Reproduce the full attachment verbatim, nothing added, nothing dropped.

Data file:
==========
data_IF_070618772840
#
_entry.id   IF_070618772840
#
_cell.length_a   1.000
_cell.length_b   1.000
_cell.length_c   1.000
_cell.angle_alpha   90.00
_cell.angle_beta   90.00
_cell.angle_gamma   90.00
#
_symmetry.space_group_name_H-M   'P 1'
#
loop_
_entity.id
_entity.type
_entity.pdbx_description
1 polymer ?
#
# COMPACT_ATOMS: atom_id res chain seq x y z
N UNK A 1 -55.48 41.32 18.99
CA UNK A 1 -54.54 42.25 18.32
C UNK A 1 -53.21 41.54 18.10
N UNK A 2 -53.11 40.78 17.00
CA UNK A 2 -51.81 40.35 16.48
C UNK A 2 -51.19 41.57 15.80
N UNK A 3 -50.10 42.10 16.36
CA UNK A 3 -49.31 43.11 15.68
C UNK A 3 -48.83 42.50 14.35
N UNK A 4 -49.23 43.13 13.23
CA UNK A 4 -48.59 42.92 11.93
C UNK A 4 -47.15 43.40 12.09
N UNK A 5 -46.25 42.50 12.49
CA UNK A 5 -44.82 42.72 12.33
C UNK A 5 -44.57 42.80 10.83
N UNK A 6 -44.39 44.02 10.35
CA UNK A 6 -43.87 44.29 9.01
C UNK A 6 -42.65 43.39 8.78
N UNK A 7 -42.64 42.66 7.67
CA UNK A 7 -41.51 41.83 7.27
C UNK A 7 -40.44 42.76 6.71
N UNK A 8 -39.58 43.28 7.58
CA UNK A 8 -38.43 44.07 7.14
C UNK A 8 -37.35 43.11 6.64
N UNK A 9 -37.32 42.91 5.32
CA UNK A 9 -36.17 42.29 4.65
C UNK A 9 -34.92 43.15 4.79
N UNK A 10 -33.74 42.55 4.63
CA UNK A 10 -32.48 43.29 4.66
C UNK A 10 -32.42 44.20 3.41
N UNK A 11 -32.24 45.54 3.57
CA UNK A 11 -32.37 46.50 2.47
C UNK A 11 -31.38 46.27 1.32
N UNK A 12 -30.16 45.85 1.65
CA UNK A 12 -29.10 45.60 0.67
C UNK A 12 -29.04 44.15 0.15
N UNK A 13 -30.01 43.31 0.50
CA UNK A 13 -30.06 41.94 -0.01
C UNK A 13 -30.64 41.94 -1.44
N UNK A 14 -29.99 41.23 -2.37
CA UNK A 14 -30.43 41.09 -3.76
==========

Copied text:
data_IF_070618772840
#
_entry.id   IF_070618772840
#
_cell.length_a   1.000
_cell.length_b   1.000
_cell.length_c   1.000
_cell.angle_alpha   90.00
_cell.angle_beta   90.00
_cell.angle_gamma   90.00
#
_symmetry.space_group_name_H-M   'P 1'
#
loop_
_entity.id
_entity.type
_entity.pdbx_description
1 polymer ?
#
# COMPACT_ATOMS: atom_id res chain seq x y z
N UNK A 1 -55.48 41.32 18.99
CA UNK A 1 -54.54 42.25 18.32
C UNK A 1 -53.21 41.54 18.10
N UNK A 2 -53.11 40.78 17.00
CA UNK A 2 -51.81 40.35 16.48
C UNK A 2 -51.19 41.57 15.80
N UNK A 3 -50.10 42.10 16.36
CA UNK A 3 -49.31 43.11 15.68
C UNK A 3 -48.83 42.50 14.35
N UNK A 4 -49.23 43.13 13.23
CA UNK A 4 -48.59 42.92 11.93
C UNK A 4 -47.15 43.40 12.09
N UNK A 5 -46.25 42.50 12.49
CA UNK A 5 -44.82 42.72 12.33
C UNK A 5 -44.57 42.80 10.83
N UNK A 6 -44.39 44.02 10.35
CA UNK A 6 -43.87 44.29 9.01
C UNK A 6 -42.65 43.39 8.78
N UNK A 7 -42.64 42.66 7.67
CA UNK A 7 -41.51 41.83 7.27
C UNK A 7 -40.44 42.76 6.71
N UNK A 8 -39.58 43.28 7.58
CA UNK A 8 -38.43 44.07 7.14
C UNK A 8 -37.35 43.11 6.64
N UNK A 9 -37.32 42.91 5.32
CA UNK A 9 -36.17 42.29 4.65
C UNK A 9 -34.92 43.15 4.79
N UNK A 10 -33.74 42.55 4.63
CA UNK A 10 -32.48 43.29 4.66
C UNK A 10 -32.42 44.20 3.41
N UNK A 11 -32.24 45.54 3.57
CA UNK A 11 -32.37 46.50 2.47
C UNK A 11 -31.38 46.27 1.32
N UNK A 12 -30.16 45.85 1.65
CA UNK A 12 -29.10 45.60 0.67
C UNK A 12 -29.04 44.15 0.15
N UNK A 13 -30.01 43.31 0.50
CA UNK A 13 -30.06 41.94 -0.01
C UNK A 13 -30.64 41.94 -1.44
N UNK A 14 -29.99 41.23 -2.37
CA UNK A 14 -30.43 41.09 -3.76